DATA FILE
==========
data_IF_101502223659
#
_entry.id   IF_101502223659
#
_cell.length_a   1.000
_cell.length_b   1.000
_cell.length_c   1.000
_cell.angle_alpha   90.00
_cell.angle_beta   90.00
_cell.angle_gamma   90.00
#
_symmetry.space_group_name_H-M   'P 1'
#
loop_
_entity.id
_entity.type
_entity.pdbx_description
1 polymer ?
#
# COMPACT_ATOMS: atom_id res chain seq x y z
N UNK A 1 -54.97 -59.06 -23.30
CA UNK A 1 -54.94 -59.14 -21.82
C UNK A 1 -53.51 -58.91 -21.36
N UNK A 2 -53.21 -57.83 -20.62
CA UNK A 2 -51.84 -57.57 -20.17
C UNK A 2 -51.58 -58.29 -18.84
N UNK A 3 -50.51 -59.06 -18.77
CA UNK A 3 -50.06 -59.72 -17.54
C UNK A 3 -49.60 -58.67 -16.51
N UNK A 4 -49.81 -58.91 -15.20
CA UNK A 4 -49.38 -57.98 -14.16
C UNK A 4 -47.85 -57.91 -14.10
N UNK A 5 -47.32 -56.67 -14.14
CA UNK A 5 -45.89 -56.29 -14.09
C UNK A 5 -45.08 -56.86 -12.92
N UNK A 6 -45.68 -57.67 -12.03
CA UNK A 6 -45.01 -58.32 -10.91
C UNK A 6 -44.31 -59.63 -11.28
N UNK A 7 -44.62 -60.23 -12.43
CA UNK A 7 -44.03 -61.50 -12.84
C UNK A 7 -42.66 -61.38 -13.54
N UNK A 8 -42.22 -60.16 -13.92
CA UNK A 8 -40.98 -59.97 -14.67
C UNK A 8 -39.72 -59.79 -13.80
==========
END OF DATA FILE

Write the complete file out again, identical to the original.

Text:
data_IF_101502223659
#
_entry.id   IF_101502223659
#
_cell.length_a   1.000
_cell.length_b   1.000
_cell.length_c   1.000
_cell.angle_alpha   90.00
_cell.angle_beta   90.00
_cell.angle_gamma   90.00
#
_symmetry.space_group_name_H-M   'P 1'
#
loop_
_entity.id
_entity.type
_entity.pdbx_description
1 polymer ?
#
# COMPACT_ATOMS: atom_id res chain seq x y z
N UNK A 1 -54.97 -59.06 -23.30
CA UNK A 1 -54.94 -59.14 -21.82
C UNK A 1 -53.51 -58.91 -21.36
N UNK A 2 -53.21 -57.83 -20.62
CA UNK A 2 -51.84 -57.57 -20.17
C UNK A 2 -51.58 -58.29 -18.84
N UNK A 3 -50.51 -59.06 -18.77
CA UNK A 3 -50.06 -59.72 -17.54
C UNK A 3 -49.60 -58.67 -16.51
N UNK A 4 -49.81 -58.91 -15.20
CA UNK A 4 -49.38 -57.98 -14.16
C UNK A 4 -47.85 -57.91 -14.10
N UNK A 5 -47.32 -56.67 -14.14
CA UNK A 5 -45.89 -56.29 -14.09
C UNK A 5 -45.08 -56.86 -12.92
N UNK A 6 -45.68 -57.67 -12.03
CA UNK A 6 -45.01 -58.32 -10.91
C UNK A 6 -44.31 -59.63 -11.28
N UNK A 7 -44.62 -60.23 -12.43
CA UNK A 7 -44.03 -61.50 -12.84
C UNK A 7 -42.66 -61.38 -13.54
N UNK A 8 -42.22 -60.16 -13.92
CA UNK A 8 -40.98 -59.97 -14.67
C UNK A 8 -39.72 -59.79 -13.80